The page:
From a very young age, kids start learning about the behaviors, values, skills, and attitudes that are considered acceptable or normal for their gender. These messages on gender roles are often first introduced to kids in the home then reinforced as they grow older by siblings, friends, teachers, coaches, and even the media.
Most of us parents hardly think twice when passing on these messages, in subtle and not so subtle ways. We might not even notice that we’re doing it since we ourselves internalized the same messages at childhood and we’ve never questioned them. We find ourselves telling our sons to “man up” or “men don’t cry” while telling our daughters “that’s not how a lady behaves.”
Studies have shown that upholding rigid gender stereotypes can hamper your kids’ development, affecting not only their future career prospects but also their friendships and romantic relationships as well as their ability to process emotions in healthy ways. These stereotypes influence various aspects of our lives including how we dress, behave, talk, relate to each other and even the interests we have.
The first step to freeing your children from these developmental blocks is to challenge gender stereotypes by identifying them and also teach your kids to recognize them from an early age. This calls for some introspection on your part—to spot which “well-meaning” stereotypes you propagate—followed by an intentional change in how you communicate with your children.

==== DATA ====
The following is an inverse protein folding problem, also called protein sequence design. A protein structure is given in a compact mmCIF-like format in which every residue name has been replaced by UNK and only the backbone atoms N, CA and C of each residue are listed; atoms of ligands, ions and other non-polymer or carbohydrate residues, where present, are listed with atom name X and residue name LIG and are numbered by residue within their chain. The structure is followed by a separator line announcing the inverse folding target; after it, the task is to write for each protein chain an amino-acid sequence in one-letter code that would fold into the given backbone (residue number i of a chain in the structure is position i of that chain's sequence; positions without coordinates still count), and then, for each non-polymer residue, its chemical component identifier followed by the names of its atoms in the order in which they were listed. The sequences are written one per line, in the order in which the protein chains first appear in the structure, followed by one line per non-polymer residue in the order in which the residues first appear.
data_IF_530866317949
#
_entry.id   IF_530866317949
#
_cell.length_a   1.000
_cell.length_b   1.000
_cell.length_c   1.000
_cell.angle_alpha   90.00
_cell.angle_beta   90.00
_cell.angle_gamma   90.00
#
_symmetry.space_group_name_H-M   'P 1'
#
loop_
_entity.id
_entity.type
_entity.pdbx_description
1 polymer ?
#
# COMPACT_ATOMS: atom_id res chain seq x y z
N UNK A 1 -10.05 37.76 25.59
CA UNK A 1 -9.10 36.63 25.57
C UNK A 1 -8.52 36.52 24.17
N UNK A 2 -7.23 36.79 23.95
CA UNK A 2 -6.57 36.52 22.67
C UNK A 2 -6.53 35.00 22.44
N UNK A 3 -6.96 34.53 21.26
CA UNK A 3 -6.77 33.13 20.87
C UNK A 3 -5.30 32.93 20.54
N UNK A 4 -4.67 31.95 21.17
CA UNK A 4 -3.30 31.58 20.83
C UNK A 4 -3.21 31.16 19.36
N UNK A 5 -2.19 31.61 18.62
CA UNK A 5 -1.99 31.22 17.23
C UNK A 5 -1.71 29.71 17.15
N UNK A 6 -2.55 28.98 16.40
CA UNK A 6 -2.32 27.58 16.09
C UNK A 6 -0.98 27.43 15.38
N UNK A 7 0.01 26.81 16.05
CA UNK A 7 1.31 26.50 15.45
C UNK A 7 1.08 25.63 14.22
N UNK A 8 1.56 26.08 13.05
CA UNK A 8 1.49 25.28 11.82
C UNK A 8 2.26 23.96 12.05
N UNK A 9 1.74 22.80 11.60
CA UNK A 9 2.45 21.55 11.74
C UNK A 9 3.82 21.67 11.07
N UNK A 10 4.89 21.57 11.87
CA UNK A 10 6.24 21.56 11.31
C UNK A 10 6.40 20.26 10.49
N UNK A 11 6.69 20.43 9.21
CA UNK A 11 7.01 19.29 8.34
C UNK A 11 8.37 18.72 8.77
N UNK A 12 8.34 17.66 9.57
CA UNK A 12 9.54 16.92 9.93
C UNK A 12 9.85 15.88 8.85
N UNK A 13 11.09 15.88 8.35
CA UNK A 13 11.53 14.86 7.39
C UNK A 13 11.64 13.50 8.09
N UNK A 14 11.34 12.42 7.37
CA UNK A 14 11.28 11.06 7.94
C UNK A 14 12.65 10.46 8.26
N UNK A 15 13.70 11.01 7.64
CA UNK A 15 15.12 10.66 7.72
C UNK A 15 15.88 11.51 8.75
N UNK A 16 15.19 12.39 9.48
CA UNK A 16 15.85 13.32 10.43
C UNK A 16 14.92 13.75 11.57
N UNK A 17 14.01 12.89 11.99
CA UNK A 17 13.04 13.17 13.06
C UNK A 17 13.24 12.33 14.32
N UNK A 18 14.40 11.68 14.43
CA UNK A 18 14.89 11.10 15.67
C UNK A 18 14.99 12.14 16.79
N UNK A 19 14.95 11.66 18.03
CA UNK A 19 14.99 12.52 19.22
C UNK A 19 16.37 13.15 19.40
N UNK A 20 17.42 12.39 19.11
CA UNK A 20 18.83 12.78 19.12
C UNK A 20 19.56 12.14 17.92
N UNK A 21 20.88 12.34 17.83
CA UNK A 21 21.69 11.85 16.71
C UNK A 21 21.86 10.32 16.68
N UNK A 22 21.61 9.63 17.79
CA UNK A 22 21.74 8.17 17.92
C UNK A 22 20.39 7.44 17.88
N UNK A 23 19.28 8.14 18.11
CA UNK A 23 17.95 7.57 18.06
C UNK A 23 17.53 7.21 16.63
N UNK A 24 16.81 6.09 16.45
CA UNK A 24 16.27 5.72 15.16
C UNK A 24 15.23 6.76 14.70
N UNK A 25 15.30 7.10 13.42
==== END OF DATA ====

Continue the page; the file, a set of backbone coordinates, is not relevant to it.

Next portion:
To help you, listed below are 5 ways you may unwittingly place gender stereotypes on your kids:
1. How you share chores, roles, and tasks in your home.
For instance, do you insist your daughter helps her mom with cooking in the kitchen or cleaning the house while you and your son mow the lawn or go to wash your car? Do you feel uncomfortable if your son does the dishes or wants to cook?
2. The type of presents, clothes or toys you give.
Highly gendered marketing campaigns have long told us parents that there are certain toys for boy and others meant for girls, e.g. insisting on buying dolls or cookery playsets for your daughter and toy cars and trucks for your son, even when they’re not interested in these items.
3. The kind of expectations you place on your kids.
Dads can be guilty of pressuring their sons to try out for the baseball or football team while assuming that their daughters won’t want to go outside to play catch. As a result, you might miss out on precious father-daughter bonding time while stifling your son’s interest in other areas.
4. The language you use based on gender.
An example of this kind of language can be complimenting your daughter on her appearance while praising your son for his abilities and actions. This teaches your daughter that her looks are what matter most- a message that can have devastating consequences in the future.
5. How you reward or discipline behavior.
There are ways we parent reward or discipline our children that may conform to accepted notions of gender. For instance, admonishing your daughter by telling her that her behavior isn’t ladylike when she gets angry or excusing your son’s misbehavior by saying “boys will be boys.”
Once you’re aware of the ways you might be unintentionally and subtly reinforcing gender stereotypes, take action to challenge and destroy them. That way, you’ll give your kids a fighting chance to live authentic lives.
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